I'm sure everyone knows that the girl I'm talking about is me. I'm not sure how many of you actually knew how insecure I've felt about myself, and how this has crippled some part of my self-esteem with regards to my physical appearance. Perhaps that's because you only see me like this right now:

This was me 9 years ago, before I wore braces, put on copious amounts of sunscreen to keep from being tan, and knew how to put on make up properly on my single eyelids:

I don't believe that the second girl was ugly, but others made her out to be so, and that really hurt. Since then, I've used make up as a shield, a way of concealing those flaws (like I conceal my pimples) or at least to help in avoiding attention. Instead of "you look like you haven't slept in days", "are you sick?", "you look so haggard", "why is your undereye area so black?" - all innocent questions if they didn't know about my sinus condition - my undereye concealer allows me to look "normal" and protects me from the painful reminder of the physical manifestation of a hereditary health condition . Either that or I wear glasses to hide them. I don't ever wear contact lenses without wearing undereye concealer, because when I do (and I did), I get the same old comments about my eyes that make me want to crawl into a hole rather than explain everything a million times over to every single person who asks.

In case you think I'm making a big deal out of this vain sob-story, I'm not just talking about myself - this is a story about all others out there who didn't strike the genetic lottery. Sure, I'm not deformed or anything, but I'm sure many of you have been through similar experiences, where people comment incessantly on your physical "flaws" to the point where you either have to ignore them or die a little inside. And my point is that: It is unfair. How can anyone help what they were born with? Short of doing plastic surgery, which is invasive and expensive, I don't see any other way to erase those sinus-caused dark undereye circles and bags, or make myself fatter so I look less "anorexic", or magically lighten my skin tone, which is naturally more tan than fair.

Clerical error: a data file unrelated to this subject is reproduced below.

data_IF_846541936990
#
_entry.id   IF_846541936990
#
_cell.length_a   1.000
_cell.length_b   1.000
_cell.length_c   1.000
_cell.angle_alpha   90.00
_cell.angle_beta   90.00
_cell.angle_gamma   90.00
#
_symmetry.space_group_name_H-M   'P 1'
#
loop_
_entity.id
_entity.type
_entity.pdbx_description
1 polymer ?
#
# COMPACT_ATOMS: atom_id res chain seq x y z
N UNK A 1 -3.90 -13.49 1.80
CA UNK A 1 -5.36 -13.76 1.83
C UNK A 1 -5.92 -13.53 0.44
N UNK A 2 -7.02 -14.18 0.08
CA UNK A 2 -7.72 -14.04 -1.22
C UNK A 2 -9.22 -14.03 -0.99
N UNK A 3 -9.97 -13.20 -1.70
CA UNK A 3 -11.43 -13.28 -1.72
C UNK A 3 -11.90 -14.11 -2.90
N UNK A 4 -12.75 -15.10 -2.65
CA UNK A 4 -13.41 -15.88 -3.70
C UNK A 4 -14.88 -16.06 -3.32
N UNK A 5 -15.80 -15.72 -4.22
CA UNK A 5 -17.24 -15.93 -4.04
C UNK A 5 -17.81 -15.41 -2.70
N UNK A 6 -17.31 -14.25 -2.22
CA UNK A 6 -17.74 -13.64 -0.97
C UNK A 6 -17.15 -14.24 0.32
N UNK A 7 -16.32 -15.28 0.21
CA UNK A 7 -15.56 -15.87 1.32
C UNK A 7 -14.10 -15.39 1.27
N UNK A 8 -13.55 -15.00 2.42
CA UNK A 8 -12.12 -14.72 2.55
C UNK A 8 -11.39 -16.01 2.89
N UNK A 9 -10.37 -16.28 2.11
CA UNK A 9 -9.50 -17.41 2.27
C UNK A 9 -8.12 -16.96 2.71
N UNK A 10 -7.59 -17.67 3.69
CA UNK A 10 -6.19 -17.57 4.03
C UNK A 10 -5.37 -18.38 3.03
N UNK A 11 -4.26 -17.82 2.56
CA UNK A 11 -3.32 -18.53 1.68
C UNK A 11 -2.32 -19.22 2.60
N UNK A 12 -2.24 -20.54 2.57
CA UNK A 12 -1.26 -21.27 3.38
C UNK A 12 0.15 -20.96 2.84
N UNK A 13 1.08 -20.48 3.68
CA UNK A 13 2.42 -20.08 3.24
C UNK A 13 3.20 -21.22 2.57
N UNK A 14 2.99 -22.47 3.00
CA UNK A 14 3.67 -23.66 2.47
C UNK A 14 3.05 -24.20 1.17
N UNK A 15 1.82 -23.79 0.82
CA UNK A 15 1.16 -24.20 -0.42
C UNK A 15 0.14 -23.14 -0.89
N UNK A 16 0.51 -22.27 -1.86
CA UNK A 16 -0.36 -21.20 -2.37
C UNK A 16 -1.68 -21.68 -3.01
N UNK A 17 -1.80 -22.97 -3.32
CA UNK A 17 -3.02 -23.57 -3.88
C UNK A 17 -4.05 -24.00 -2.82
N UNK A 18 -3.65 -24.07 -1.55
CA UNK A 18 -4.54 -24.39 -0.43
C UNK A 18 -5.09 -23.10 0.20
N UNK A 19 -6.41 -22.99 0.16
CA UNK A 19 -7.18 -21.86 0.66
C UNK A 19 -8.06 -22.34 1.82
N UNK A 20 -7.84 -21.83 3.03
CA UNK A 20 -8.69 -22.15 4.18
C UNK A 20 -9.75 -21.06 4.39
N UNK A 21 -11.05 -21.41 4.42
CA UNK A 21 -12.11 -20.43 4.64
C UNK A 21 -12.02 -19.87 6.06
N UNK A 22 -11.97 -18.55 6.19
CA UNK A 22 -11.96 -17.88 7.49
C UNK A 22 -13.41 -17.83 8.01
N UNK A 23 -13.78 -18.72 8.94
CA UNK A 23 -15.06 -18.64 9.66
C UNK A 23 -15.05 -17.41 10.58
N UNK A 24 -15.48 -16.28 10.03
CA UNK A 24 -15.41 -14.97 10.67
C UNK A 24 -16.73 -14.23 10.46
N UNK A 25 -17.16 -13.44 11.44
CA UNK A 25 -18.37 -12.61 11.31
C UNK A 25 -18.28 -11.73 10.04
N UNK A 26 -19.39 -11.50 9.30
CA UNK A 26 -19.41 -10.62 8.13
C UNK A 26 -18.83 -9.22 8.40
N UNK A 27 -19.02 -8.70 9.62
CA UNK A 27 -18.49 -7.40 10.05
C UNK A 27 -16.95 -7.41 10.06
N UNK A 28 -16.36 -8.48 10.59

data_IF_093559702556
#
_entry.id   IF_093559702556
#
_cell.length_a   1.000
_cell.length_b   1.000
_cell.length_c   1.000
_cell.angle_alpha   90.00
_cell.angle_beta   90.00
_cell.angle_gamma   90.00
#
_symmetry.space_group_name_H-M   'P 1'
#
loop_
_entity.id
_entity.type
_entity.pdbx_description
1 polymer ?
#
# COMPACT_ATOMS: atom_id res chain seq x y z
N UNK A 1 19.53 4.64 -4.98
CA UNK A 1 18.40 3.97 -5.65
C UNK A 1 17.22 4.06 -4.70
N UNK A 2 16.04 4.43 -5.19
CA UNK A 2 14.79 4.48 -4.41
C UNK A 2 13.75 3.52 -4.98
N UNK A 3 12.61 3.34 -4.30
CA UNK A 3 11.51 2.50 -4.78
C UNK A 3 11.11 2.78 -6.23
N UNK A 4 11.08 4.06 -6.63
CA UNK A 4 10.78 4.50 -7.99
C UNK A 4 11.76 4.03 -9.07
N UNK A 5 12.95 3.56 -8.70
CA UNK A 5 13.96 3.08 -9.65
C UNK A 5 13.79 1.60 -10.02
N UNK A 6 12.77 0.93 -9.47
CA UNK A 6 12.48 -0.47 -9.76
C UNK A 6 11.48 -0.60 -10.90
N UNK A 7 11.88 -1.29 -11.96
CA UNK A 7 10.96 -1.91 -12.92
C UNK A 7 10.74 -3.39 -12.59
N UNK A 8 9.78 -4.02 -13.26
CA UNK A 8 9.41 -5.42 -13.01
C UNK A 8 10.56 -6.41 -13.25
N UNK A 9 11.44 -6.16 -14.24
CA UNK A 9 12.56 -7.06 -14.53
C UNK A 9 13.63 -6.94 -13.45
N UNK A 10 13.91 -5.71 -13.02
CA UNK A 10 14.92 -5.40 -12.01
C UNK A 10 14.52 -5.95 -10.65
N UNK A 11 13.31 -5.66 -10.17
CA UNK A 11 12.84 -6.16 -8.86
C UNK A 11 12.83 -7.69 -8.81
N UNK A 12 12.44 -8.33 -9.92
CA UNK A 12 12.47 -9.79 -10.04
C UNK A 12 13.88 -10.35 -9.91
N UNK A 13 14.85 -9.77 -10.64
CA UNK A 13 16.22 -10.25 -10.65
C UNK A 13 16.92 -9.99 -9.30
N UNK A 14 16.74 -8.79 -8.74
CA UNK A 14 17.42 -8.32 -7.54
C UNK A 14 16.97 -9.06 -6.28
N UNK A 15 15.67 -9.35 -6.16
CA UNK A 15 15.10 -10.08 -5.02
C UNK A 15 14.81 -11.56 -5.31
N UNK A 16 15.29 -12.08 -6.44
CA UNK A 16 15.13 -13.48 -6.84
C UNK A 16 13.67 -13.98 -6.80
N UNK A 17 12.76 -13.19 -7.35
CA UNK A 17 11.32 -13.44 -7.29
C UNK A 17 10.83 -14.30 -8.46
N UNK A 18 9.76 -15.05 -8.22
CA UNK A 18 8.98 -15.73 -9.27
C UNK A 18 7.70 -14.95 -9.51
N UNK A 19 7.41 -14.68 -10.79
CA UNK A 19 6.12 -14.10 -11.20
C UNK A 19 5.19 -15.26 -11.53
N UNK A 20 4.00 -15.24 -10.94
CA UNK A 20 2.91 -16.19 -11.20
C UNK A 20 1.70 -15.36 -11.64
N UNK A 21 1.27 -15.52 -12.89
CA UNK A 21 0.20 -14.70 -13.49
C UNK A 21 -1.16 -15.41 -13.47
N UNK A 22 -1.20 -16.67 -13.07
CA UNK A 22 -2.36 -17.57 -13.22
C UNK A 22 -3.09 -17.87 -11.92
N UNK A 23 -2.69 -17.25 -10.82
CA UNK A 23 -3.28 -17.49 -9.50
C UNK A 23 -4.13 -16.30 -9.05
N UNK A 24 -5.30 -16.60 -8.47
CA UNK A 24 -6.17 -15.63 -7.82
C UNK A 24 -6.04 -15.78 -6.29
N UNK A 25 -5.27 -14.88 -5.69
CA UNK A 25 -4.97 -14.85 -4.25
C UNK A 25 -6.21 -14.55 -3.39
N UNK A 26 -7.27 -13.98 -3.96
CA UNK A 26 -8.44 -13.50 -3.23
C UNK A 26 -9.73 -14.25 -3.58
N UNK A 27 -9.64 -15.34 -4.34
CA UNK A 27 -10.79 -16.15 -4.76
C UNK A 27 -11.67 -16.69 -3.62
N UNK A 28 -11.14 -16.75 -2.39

Even though I have matured into a tolerably attractive person, there's still that bitter sting of being judged based on physical appearance. Now it's the opposite - people judge me for wanting to look attractive and dressing well, saying that I'm too vain for my own good or am just out to get attention. Looks like people never stop judging, eh? 

Nowadays, if I'm wearing contacts, I don't leave the house without 1) evening out my uneven complexion (as my skin is so thin you can see the arteries in my cheeks) with foundation 2) applying undereye concealer to conceal those sinus-caused dark undereye circles and bags 3) applying eyeliner to prevent people from thinking I'm half-asleep (yes, it has happened before, and I was scolded for it by a teacher).

So now you know. Make up is my life-support. On casual days I wear glasses and concealer at most, but the self-esteem issues related to my appearance that began in childhood never truly left me. I can honestly say that I'm still hoping for the day when I can feel completely comfortable in my own skin, and think that I'm beautiful even without make up.

Rachel loves sharing about the beautiful things in life from different perspectives. She writes on beauty and lifestyle in Cherchez Beauté , and does more abstract stuff on Antelune . When she's not writing, she's playing with her dog Holly, doodling and reading fiction. You can follow her on Facebook , Twitter and Instagram .